Mar 30, 2022Liked by moviewise ๐ŸŽŸ

This is ironic. I have been working on a post about Carpe Diem - but with a bit of a different meaning. Carpe has come to mean 'seize', as in Seize the Day, but researching the Latin, I found it means 'to gather together'. I was struck by the difference between the word 'seize' and 'gather'. Seize feels so aggressive, while gather seems gentle. I have taken this to mean that you can gather together the things that are important for your day and enjoy them.... living in the present moment in a joyful way rather than striving for something. With this feeling in mind, I have taken to think of Carpe Diem as meaning to be free to enjoy what you have in front of you.

I'd love to hear your thoughts on this.

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Mar 30, 2022ยทedited Mar 30, 2022Author

Yes, in the movie the definition of "Carpe Diem" is given immediately after Mr. Keating recites a few lines from the poem by Robert Herrick that uses the word "gather":

"To the virgins, to make much of time. Gather ye rose-buds while ye may. Old Time is still a-flying; And this same flower that smiles today, tomorrow will be dying."

The Wiki page translates "Carpe Diem" as both "enjoy the moment" and "seize the day":

"Carpe is the second-person singular present active imperative of carpล "pick or pluck" used by Horace to mean "enjoy, seize, use, make use of".[2] Diem is the accusative of dies "day". A more literal translation of carpe diem would thus be "pluck the day [as it is ripe]"โ€”that is, enjoy the moment. It has been argued by various authors that this interpretation is closer to Horace's original meaning.[3]"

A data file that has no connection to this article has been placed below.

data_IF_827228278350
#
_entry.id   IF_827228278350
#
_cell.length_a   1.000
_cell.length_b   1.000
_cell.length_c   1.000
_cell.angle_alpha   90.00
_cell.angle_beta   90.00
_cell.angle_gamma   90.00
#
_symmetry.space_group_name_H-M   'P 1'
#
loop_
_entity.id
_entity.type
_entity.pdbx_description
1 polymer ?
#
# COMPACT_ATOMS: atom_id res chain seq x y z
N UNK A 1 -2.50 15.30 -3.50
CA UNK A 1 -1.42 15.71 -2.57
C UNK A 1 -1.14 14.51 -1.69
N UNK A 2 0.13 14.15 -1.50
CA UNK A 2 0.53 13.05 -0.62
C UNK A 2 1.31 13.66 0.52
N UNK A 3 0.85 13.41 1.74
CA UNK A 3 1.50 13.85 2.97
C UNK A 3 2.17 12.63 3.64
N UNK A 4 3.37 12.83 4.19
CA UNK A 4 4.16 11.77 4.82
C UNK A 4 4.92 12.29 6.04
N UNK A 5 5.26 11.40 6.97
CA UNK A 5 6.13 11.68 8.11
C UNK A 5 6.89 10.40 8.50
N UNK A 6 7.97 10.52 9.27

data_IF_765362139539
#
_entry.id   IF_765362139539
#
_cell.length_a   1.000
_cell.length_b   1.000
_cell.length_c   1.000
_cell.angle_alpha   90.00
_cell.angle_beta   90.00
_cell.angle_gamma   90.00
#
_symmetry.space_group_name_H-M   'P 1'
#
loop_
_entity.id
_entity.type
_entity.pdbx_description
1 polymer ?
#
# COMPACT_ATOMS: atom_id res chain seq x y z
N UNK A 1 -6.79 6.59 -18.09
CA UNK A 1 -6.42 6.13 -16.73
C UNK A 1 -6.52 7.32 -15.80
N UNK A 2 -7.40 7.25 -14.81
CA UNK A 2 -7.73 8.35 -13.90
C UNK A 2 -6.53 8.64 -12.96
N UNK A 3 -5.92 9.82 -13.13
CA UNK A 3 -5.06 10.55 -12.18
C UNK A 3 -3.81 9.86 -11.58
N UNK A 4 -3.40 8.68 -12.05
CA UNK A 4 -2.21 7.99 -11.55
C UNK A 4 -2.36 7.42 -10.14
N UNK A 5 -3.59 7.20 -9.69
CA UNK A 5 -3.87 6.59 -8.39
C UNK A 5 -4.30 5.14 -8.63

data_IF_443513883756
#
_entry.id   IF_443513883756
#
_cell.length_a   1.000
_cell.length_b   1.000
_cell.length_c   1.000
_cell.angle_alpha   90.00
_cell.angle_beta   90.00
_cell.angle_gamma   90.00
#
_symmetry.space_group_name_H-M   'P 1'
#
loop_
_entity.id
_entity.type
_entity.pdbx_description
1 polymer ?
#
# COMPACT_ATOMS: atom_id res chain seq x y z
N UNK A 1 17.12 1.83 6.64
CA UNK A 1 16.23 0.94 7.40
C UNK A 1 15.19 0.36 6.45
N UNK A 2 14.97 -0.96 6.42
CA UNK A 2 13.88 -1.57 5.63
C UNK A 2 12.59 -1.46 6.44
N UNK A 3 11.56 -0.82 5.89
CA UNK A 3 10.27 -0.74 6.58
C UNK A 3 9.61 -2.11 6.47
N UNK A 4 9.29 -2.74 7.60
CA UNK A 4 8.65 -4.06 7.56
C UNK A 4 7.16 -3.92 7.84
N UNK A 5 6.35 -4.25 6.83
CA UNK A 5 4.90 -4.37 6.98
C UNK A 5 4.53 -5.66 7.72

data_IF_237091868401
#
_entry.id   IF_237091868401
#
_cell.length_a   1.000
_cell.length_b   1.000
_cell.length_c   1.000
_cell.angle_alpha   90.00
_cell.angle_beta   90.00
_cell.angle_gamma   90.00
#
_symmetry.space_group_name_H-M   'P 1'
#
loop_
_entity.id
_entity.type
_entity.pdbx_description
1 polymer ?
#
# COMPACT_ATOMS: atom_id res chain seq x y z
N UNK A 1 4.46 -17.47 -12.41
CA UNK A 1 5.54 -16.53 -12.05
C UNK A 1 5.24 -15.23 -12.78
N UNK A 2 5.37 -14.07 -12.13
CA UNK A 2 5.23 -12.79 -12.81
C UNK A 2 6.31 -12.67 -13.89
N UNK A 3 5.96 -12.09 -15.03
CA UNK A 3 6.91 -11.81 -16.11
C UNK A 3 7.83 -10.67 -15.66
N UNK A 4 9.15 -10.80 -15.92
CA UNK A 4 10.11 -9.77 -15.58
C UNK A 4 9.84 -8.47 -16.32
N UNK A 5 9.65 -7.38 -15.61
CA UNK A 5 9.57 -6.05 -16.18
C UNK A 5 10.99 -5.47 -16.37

"In Horace, the phrase is part of the longer "carpe diem, quam minimum credula postero", which is often translated as "Seize the day, put very little trust in tomorrow (the future)"."

I agree with you that the word "seize" has a more aggressive energy than "gather." But I think that "seize the day" incorporates the idea that you have of "gather together the things that are important for your day and enjoy them," and it additionally is a call to action to be moved โ€” stirred โ€” by them and not just passively receive or enjoy the present moment. If artistic, make art, create music, create poetry, capture this enjoyment in a story; if not artistic then find another way, build a company, build a community, teach. This is how we, the human race, are able to both leave a mark and receive in various forms the beauty of the world.

Mr. Keating's speech to the students immediately after defining "Carpe Diem" as "Seize the day" includes the line,

"Did they wait until it was too late to make from their lives even one iota of what they were capable?"

I interpret this line and the question that the movie as whole poses as, "what is your barbaric YAWP"? What filled you with passion and made you act? Or in more poetic terms, What will your verse be?

"What good amid these, O me, O life? Answer. That you are hereโ€”that life exists and identity. That the powerful play goes on, and you may contribute a verse.โ€